Startup Financing Booneville MS

Looking for information on Startup Financing in Booneville? We have compiled a list of businesses and services around Booneville that should help you with your search. We hope this page helps you find information on Startup Financing in Booneville.

Mr. Andrew B. Labas, CFP®
(662) 287-1903
409 Cruise St
Corinth, MS
Firm
Cooley & Labas Financial Advisors

Data Provided by:
Mr. Gregory Howard Cooley, CFP®
(662) 287-1903
409 Cruise St
Corinth, MS
Firm
Cooley and Labas Financial Adv
Areas of Specialization
Asset Allocation, Budget Development, Business Succession Planning, Charitable Giving, Comprehensive Financial Planning, Debt Management, Education Planning
Key Considerations
Average Net Worth: $1,000,001 - $5,000,000

Average Income: $100,001 - $250,000



Data Provided by:
Tiffany Ballard
Bergland Wealth Management, Inc.
(601) 956-5181
PO Box 1318
Ridgeland, MS
Expertises
Cash Flow/Budgets/Credit Issues, Advising Medical Professionals, Ongoing Investment Management, Retirement Planning & Distribution Rules, Helping Clients Identify & Achieve Goals, Estate & Generational Planning Issues
Certifications
NAPFA Registered Financial Advisor, AIF, CFP®

Mr. Stephen D. Miles, CFP®
(888) 398-3602
377 Rolling Meadows Rd
Ridgeland, MS
Firm
Integrated Wealth Management
Areas of Specialization
Comprehensive Financial Planning
Key Considerations
Average Net Worth: $1,000,001 - $5,000,000

Average Income: $250,001 - $500,000

Profession: Self-Employed Business Owners

Data Provided by:
Mr. Duane L. Raanes, CFP®
(601) 450-6650
109 Fairfield Dr
Hattiesburg, MS
Firm
Raanes Capital Advisors, LLC
Areas of Specialization
Asset Allocation, Employee and Employer Plan Benefits, Estate Planning, Investment Management, Investment Planning, Long-Term Care, Retirement Income Management
Key Considerations
Average Net Worth: $500,001 - $1,000,000

Average Income: $50,001 - $100,000

Profession: Not Applicable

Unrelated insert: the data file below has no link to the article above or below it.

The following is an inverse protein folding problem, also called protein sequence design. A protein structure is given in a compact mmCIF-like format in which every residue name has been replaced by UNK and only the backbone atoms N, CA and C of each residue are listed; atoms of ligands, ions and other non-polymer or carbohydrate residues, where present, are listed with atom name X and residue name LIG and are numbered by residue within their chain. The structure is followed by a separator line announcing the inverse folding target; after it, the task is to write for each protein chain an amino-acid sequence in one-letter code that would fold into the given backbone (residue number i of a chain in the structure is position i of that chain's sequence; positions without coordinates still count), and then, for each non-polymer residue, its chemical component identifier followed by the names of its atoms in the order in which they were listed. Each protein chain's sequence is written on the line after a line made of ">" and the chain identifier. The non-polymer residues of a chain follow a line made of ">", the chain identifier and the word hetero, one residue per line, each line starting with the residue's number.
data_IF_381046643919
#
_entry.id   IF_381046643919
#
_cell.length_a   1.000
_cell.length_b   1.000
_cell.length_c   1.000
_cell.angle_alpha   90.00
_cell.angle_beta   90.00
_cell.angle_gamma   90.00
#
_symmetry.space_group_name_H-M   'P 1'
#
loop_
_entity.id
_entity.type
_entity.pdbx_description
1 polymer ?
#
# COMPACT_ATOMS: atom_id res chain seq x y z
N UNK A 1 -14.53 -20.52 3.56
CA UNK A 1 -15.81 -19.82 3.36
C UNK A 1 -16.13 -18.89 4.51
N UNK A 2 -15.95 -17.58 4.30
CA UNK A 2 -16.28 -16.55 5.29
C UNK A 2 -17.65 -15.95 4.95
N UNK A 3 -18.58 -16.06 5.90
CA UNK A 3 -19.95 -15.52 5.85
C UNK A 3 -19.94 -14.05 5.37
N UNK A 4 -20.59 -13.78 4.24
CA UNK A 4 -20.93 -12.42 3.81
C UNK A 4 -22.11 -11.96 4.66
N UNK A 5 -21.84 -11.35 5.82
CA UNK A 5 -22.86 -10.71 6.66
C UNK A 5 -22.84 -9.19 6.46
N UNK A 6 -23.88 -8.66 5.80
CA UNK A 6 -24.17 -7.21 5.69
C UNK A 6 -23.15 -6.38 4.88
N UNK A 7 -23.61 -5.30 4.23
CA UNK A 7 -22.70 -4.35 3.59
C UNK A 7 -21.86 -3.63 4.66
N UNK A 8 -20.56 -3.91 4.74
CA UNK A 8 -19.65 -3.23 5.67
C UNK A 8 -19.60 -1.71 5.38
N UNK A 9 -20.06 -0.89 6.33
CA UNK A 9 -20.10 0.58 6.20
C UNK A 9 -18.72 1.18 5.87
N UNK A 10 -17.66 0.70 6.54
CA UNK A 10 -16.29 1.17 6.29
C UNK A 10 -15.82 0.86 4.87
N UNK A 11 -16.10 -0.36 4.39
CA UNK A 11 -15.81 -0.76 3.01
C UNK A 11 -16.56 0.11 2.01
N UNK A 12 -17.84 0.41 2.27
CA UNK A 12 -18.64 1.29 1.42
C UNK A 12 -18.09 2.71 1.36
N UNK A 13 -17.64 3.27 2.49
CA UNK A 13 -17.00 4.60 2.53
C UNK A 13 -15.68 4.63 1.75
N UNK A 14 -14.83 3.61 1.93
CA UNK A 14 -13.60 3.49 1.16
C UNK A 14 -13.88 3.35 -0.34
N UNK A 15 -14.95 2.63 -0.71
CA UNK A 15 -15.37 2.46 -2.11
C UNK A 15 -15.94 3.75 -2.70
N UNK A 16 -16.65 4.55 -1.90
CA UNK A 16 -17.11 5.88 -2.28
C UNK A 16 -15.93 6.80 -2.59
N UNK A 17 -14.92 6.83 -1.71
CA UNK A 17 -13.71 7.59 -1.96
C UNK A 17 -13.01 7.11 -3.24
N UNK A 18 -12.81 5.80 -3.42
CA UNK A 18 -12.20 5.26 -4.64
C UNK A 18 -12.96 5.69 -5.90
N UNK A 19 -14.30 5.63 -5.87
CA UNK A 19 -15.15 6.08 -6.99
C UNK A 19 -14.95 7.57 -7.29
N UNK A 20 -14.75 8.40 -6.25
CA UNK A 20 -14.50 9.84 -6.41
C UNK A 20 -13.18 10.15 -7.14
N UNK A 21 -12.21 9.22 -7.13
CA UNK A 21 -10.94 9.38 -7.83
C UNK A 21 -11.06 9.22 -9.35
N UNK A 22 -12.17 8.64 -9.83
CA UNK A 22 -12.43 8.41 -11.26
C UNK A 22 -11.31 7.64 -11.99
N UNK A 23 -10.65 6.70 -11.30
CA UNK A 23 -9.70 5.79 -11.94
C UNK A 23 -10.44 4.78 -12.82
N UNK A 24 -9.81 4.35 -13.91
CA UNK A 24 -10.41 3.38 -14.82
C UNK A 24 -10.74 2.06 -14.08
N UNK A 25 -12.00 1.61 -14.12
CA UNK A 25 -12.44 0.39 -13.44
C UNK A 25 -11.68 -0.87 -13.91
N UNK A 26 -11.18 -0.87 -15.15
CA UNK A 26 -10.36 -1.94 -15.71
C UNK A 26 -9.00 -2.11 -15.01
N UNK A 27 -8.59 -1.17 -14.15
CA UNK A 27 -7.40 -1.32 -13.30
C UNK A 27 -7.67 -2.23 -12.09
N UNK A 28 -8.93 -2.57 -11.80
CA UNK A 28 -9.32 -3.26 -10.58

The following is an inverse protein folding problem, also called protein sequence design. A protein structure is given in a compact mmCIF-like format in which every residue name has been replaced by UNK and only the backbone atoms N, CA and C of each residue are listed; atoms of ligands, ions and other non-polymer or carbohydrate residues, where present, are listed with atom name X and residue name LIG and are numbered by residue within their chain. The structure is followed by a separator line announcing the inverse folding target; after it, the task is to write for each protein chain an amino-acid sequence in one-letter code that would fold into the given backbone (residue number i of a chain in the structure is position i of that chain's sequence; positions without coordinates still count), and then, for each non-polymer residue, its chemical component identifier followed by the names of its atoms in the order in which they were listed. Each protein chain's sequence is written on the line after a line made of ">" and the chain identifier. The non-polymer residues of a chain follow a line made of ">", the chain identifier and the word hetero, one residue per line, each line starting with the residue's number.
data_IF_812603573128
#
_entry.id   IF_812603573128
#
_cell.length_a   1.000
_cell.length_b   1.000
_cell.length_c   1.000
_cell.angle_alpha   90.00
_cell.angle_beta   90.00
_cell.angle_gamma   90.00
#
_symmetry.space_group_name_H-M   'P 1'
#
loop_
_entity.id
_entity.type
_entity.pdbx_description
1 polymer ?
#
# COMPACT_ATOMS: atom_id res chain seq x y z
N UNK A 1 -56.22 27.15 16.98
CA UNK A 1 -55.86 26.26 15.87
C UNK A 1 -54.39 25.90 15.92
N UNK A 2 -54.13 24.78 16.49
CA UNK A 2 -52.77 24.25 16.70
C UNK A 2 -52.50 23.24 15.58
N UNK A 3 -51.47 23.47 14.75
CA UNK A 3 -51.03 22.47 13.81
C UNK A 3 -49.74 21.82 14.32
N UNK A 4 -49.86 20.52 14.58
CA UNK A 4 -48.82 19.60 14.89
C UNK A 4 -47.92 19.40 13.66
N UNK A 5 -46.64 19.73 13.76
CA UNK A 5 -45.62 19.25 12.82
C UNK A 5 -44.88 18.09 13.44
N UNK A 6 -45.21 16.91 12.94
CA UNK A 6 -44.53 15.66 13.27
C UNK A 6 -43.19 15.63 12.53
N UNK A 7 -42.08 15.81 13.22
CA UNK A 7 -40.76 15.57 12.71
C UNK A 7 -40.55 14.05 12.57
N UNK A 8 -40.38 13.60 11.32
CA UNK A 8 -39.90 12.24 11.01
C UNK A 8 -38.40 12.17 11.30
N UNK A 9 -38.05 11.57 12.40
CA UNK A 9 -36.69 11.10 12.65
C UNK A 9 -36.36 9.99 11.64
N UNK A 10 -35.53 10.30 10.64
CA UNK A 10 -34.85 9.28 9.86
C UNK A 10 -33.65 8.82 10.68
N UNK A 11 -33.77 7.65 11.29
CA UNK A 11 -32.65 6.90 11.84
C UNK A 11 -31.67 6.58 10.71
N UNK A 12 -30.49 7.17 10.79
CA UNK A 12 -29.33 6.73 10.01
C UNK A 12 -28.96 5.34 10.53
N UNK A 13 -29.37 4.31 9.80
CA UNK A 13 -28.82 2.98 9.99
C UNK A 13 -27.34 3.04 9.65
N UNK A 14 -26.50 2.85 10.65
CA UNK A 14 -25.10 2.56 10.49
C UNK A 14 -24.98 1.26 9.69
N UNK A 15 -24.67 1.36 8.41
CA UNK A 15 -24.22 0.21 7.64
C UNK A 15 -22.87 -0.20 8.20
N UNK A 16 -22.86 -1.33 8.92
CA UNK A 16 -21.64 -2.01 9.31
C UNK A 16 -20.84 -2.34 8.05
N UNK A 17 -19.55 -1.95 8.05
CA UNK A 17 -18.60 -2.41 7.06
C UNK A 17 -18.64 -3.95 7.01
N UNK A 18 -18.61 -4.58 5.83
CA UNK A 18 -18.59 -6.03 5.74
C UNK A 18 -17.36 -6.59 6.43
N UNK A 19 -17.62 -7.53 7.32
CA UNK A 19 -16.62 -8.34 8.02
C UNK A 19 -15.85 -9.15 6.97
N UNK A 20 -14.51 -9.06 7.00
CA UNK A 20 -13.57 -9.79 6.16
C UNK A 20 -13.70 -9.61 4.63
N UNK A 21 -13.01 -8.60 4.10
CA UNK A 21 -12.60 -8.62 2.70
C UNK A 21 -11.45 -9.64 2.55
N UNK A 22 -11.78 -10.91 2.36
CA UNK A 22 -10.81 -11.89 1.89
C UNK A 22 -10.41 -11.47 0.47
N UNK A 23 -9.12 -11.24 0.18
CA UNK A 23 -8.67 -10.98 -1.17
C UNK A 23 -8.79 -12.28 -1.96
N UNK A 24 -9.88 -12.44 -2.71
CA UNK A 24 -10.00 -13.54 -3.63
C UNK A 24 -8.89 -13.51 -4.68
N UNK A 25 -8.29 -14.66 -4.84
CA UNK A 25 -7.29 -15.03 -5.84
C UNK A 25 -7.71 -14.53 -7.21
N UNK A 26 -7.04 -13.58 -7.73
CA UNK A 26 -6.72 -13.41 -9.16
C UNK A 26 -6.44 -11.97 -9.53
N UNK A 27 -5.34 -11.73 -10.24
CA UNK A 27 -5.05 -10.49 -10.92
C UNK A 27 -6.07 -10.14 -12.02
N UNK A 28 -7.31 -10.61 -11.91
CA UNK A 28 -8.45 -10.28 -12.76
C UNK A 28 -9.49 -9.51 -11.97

Data Provided by:
Mr. Eric Michael Rutledge, CFP®
1500 N Harper Rd Ste 1
Corinth, MS
Firm
Edward Jones Investments
Areas of Specialization
Asset Allocation, Banking, Budget Development, Business Succession Planning, Charitable Giving, Comprehensive Financial Planning, Cross-Border Planning

Data Provided by:
John Bergland, Jr.
Bergland Wealth Management, Inc.
(601) 956-5181
PO Box 1318
Ridgeland, MS
Expertises
Helping Clients Identify & Achieve Goals, Retirement Planning & Distribution Rules, Estate & Generational Planning Issues, Advising Medical Professionals, Ongoing Investment Management, High Net Worth Client Needs
Certifications
NAPFA Registered Financial Advisor, AIF, CFP®, M.Div.

Martin Mesecke
Self Worth Financial Planning LLC
(662) 452-0525
2206 Anderson Road
Oxford, MS
Expertises
Ongoing Investment Management, Retirement Planning & Distribution Rules
Certifications
NAPFA Registered Financial Advisor, CFP®

Mr. Sal E. Crespo, CFP®
(228) 731-6600
6721 Washington Ave
Ocean Springs, MS
Firm
Allstate Insurance Company
Areas of Specialization
Comprehensive Financial Planning
Key Considerations
Average Net Worth: Not Applicable

Average Income: Not Applicable

Profession: Not Applicable

Data Provided by:
Mr. Gregory Howard Cooley, CFP®
(662) 287-1903
409 Cruise St
Corinth, MS
Firm
Cooley and Labas Financial Adv
Areas of Specialization
Asset Allocation, Budget Development, Business Succession Planning, Charitable Giving, Comprehensive Financial Planning, Debt Management, Education Planning